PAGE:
It’s been a difficult season for McLaren after a number of power unit failures in the early part of the season. Alonso’s car has already had penalties in Monaco, as they car exceed its quota of four turbochargers and four MGU-H.
Following another failure in the final few laps of the Canadian Grand Prix, Alonso is expecting to exceed another of his car’s quotas in Baku this weekend. Alonso told ESPN “After getting so close to scoring our first point in Canada and suffering another retirement.”
“We go to Baku with even more determination, but it’s no secret that we expect to find this weekend trick,” Alonso added Baku is a circuit which it is difficult to overtake, but he says it is not impossible.
This comes after Alonso upped pressure when he set an unrealistic target of winning a race by September. Such a feat is almost impossible from the team’s current competitive position.
Renault has capacity for another team
Renault says they have enough capacity to supply a fourth team should McLaren split with Honda and search for a new partner. The French manufacturer supplied four teams in 2014 and they continue to have the capacity.
Speaking to Motorsport.com, technical director Cyril Abiteboul said “We’ve had the capacity to do four teams in the past. It’s sometimes been very successful, at the end of the V8 era.”
“It’s been sometimes very difficult and painful, at the start of the V6 era. I think we are now getting back to a position where we could seriously consider a fourth customer.” Abiteboul said later this season reliability will be better next year.
As it stands for 2018, drivers will only have three engine for the season. With teams currently running four engines per car that mean Renault are using twenty engines. That gives the team only an extra four to produce should another team come on board.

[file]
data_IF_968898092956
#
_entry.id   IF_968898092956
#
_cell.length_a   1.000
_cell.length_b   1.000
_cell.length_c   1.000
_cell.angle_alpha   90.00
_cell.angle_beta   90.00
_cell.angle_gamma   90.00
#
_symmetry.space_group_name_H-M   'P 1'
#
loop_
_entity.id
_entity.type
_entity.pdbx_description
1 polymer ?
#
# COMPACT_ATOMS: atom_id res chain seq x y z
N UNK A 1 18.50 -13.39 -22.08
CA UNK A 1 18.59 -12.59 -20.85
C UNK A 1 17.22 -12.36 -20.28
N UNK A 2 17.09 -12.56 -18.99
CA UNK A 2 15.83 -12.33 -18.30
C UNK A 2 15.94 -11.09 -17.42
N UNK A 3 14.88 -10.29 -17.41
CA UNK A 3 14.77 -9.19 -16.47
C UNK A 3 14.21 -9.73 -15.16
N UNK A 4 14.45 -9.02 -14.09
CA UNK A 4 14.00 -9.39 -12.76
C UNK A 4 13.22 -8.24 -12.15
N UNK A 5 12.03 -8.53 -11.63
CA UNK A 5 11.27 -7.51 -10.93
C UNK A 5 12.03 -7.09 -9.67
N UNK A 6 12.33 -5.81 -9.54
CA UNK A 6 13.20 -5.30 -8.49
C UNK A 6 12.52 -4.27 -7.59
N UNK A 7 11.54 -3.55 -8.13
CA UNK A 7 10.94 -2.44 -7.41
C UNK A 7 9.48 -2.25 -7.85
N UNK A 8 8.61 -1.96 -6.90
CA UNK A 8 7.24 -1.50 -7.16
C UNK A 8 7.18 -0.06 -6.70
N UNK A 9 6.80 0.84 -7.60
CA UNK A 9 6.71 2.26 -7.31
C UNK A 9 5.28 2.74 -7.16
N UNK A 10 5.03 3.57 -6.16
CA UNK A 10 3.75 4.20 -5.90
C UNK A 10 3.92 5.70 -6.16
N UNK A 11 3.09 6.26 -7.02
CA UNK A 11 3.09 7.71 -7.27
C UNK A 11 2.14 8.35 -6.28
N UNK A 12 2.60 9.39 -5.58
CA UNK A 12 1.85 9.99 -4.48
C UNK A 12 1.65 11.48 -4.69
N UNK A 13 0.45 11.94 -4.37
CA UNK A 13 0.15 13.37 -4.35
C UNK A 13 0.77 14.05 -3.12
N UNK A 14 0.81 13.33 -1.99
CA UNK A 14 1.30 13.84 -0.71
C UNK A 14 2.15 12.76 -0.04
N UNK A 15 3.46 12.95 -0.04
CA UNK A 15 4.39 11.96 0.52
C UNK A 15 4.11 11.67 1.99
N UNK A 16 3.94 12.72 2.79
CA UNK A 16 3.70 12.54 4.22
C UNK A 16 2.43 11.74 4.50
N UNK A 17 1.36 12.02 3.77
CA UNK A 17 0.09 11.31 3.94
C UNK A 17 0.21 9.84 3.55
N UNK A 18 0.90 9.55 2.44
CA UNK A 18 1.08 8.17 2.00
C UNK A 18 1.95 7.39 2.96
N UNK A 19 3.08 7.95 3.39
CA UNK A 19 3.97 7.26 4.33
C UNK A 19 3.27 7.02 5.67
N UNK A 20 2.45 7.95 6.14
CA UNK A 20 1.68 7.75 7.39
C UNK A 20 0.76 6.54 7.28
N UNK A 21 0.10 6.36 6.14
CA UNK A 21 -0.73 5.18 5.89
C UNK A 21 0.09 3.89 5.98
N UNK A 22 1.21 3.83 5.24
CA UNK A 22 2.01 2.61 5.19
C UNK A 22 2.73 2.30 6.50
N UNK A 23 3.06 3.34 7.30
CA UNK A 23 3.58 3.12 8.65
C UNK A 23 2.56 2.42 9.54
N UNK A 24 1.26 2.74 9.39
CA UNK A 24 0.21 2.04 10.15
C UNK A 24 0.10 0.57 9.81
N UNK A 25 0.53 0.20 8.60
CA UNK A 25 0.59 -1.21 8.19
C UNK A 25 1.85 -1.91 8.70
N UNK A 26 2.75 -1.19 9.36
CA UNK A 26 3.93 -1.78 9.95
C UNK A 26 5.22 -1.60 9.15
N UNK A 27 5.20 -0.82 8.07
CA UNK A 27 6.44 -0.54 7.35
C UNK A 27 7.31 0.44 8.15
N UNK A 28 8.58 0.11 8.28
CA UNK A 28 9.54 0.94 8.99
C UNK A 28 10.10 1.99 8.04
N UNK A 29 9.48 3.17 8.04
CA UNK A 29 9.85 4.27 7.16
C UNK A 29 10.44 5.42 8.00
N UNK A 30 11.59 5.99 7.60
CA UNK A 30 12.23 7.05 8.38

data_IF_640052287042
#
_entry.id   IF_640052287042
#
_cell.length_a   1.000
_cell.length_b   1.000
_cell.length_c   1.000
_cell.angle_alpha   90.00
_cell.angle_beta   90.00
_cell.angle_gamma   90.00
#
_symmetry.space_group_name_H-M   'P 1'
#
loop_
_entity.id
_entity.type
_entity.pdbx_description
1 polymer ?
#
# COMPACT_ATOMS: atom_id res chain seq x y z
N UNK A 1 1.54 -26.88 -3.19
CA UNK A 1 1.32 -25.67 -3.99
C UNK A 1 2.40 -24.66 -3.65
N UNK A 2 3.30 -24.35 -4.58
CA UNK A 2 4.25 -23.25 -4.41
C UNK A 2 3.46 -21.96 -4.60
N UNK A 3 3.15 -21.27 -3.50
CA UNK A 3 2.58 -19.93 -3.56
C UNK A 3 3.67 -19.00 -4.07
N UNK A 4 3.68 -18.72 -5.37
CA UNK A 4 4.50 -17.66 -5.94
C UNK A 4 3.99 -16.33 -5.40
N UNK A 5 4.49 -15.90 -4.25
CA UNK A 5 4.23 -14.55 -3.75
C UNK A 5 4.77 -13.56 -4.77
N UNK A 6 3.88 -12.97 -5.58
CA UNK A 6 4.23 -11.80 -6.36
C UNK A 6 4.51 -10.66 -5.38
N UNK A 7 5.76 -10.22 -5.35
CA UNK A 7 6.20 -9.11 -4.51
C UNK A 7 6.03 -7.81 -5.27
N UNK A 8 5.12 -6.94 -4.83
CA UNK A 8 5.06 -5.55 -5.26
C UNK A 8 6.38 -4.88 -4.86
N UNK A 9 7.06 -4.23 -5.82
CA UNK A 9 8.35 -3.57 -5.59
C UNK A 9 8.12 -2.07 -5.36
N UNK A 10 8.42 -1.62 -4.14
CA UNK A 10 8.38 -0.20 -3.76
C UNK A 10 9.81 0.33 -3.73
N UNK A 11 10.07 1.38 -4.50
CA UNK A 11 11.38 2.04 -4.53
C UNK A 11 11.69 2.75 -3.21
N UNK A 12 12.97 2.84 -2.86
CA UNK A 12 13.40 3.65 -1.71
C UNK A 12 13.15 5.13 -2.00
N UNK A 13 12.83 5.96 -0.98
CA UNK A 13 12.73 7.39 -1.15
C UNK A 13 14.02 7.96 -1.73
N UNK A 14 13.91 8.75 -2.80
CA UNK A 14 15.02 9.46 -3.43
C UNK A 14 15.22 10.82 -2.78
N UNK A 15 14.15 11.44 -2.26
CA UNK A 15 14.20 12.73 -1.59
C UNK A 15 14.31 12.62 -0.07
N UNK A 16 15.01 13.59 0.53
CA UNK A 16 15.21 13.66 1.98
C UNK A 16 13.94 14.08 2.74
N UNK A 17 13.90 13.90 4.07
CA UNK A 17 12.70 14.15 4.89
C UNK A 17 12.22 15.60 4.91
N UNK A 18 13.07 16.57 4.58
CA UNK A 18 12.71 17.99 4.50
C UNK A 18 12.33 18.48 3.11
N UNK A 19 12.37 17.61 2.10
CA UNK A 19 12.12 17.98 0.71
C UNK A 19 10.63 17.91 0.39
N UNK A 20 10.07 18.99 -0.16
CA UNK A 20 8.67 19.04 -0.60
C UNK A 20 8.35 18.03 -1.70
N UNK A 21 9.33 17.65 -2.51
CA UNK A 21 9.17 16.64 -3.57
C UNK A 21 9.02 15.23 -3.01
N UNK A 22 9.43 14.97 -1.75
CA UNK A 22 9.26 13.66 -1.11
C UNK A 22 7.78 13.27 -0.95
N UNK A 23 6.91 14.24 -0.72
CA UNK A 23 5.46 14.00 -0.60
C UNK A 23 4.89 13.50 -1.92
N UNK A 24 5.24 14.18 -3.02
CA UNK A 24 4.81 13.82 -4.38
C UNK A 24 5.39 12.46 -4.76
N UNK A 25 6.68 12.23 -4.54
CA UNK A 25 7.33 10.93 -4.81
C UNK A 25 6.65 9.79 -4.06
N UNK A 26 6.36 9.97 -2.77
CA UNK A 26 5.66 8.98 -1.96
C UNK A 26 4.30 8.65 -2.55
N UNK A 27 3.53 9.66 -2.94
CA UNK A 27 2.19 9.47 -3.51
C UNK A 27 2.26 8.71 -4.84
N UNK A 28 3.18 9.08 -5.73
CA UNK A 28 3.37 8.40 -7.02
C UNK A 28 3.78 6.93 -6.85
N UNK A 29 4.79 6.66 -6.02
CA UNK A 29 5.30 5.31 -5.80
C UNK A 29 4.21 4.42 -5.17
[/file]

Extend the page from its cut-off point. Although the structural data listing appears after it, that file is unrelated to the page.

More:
Abiteboul said that while Renault doesn’t have the best power unit at the moment, he’s confident that customers can rely on the parity of equipment.
adding “Frankly I think we have demonstrated that we are capable of accommodating any customer, from the most demanding to Caterham, in the past.”
Sauber look for ‘major step’
Sauber says their updates which will be introduced at the Austrian and British Grand Prix’s should deliver them a ‘major step’ which could see the team becoming a regular runner in the midfield.
The 2017 car has been down on downforce compared to their nearest rivals and the team is targeting a step forward with the upgrades. Team Principal Monisha Kaltenborn, told Autosport “The car is not where it should be, and the technical team now has to improve its competitiveness.”
“That is the clear goal. They know that, and it is now for them to try to already take the next step with the package we want to bring around Silverstone and Spielberg.” She suggests that the full upgrade will not be in place until Budapest at the end of July.
Kaltenborn is targeting the midfield but says that isn’t a hard and fast position because the team hasn’t looked at that seriously.
She added “We see how far we can get. It is a challenge to our technical team and they are taking up the challenge, and now they have to show that they can master it.”
Sauber is currently ninth in the constructors because of Pascal Wehrlein’s eighth-place finish at the Spanish GP, it has fallen away from the opposition on ultimate pace in the last two races.